Although a peroxy state [Fe3+–O–O(H+)] has not been previously observed upon reaction of the reduced CytcO with O2, on the basis of theoretical studies, it has been predicted that this state (called IP) is formed transiently on the reaction path leading from state A to state PM (4850). IP has not been observed because it is higher in energy than state A. Here, we investigated the formation of the PR state in the T. thermophilus ba3 CytcO as a function of temperature at neutral and high pH (10). The data indicate that at neutral pH and low temperature (10°C), electron transfer from heme b to the catalytic site is about 10 times faster than the formation of the PR state, which suggests that a true peroxy state is formed transiently before the O–O bond is broken in PR. This difference in rate constants was not observed at higher temperatures (~45°C), where the electron transfer and PR formation displayed the same rate constants, just as in the A-type CytcOs at room temperature. Furthermore, at high pH (10), the difference in rate constants (at low temperature) was significantly smaller than at neutral pH, which suggests that formation of a transient peroxy state [Fe3+–O–O(H+)] involves internal proton transfer within the catalytic site.


Experimental results

The reduced cyt. ba3 CytcO, with CO bound to heme a3, was mixed with an O2-saturated solution after which the CO ligand was removed by means of a laser flash to allow O2 to bind to heme a3. Absorbance changes were monitored at 560 and 610 nm. At 560 nm, there is a maximum in the contribution of the redox changes of heme b, whereas at 610 nm, the binding of O2 and the formation of the “peroxy” (P) intermediate are observed [a broad trough near 615 nm and a peak at 610 to 612 nm (51, 52)]. Figure 2 shows absorbance changes as a function of time after CO dissociation at t = 0. The starting level of the traces just after the flash (adjusted to zero) reflects the absorbance of the reduced CytcO relative to that of the CytcO-CO complex.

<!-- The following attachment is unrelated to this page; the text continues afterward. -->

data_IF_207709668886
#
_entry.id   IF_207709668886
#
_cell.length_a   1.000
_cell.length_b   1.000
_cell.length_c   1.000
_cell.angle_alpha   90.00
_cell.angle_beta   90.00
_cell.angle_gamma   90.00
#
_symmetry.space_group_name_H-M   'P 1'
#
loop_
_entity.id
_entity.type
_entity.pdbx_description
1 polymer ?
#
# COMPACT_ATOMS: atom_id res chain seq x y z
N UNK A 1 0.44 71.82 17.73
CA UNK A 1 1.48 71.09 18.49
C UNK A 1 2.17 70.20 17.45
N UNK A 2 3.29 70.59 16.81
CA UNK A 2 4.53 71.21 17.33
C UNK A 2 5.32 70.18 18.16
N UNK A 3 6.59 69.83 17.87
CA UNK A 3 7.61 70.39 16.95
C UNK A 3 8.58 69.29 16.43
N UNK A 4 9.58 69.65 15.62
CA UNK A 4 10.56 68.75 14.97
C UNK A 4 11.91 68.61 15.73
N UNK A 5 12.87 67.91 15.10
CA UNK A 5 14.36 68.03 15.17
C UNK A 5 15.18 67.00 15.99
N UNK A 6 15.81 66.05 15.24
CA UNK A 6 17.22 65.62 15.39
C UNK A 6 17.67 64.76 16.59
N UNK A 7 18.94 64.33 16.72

Fig. 2 Absorbance changes during reaction of the fully reduced ba3 CytcO with O2.

(A and B) pH 7 at 10° and 45°C, respectively. (C and D) pH 10 at 10° and 45°C, respectively. At 610 and 560 nm, the absorbance changes are mainly attributed to redox changes at heme a3 and heme b, respectively. The black lines are fits of the data with a model that is described by a sum of three exponential functions. The rate constants obtained from the fit are given in the text and in Table 1. The difference between the fit and the data (that is, the residuals) is shown below each panel. In addition, in (A), we show the residuals of a fit with a single rate constant (5 × 104 s−1) for electron transfer from heme b to the catalytic site and PR formation (gray lines). Experimental conditions after mixing: 0.6 to 0.8 μM CytcO (scaled to 1 μM), 0.05% DDM, 90 mM Hepes (pH 7) or 90 mM CAPS (pH 10), and ~1 mM O2. The cuvette path length was 1.00 cm. The 560-nm traces are shifted up by 1.7 × 10−3 units for clarity.

We first discuss data at 10°C and pH 7. At 610 nm (Fig. 2A), the first decrease in absorbance is associated with the binding of O2 to heme a3 with a rate constant of 2.8 × 105 ± 0.8 × 105 s−1 (τ ≅ 3.6 μs). The increase in absorbance is associated with the formation of the PR state with a rate constant of 9 × 103 ± 1 × 103 s−1 (τ ≅ 110 μs), whereas the slowest decrease in absorbance is associated with oxidation of the CytcO with a rate constant of 400 ± 60 s−1 (τ ≅ 2.5 ms). At 560 nm (Fig. 2A), the initial decrease in absorbance is associated with oxidation of heme b with a rate constant of 9 × 104 ± 4 × 104 s−1 (τ ≅11 μs), which is followed in time by re-reduction of heme b (τ = 180 ± 30 μs) and oxidation (τ = 2.6 ± 0.2 ms). The data indicate that at 10°C and pH 7, oxidation of heme b (decrease in absorbance at 560 nm, τ ≅ 11 μs) was ~10 times faster than the formation of state PR (increase in absorbance at 610 nm, τ ≅ 110 μs).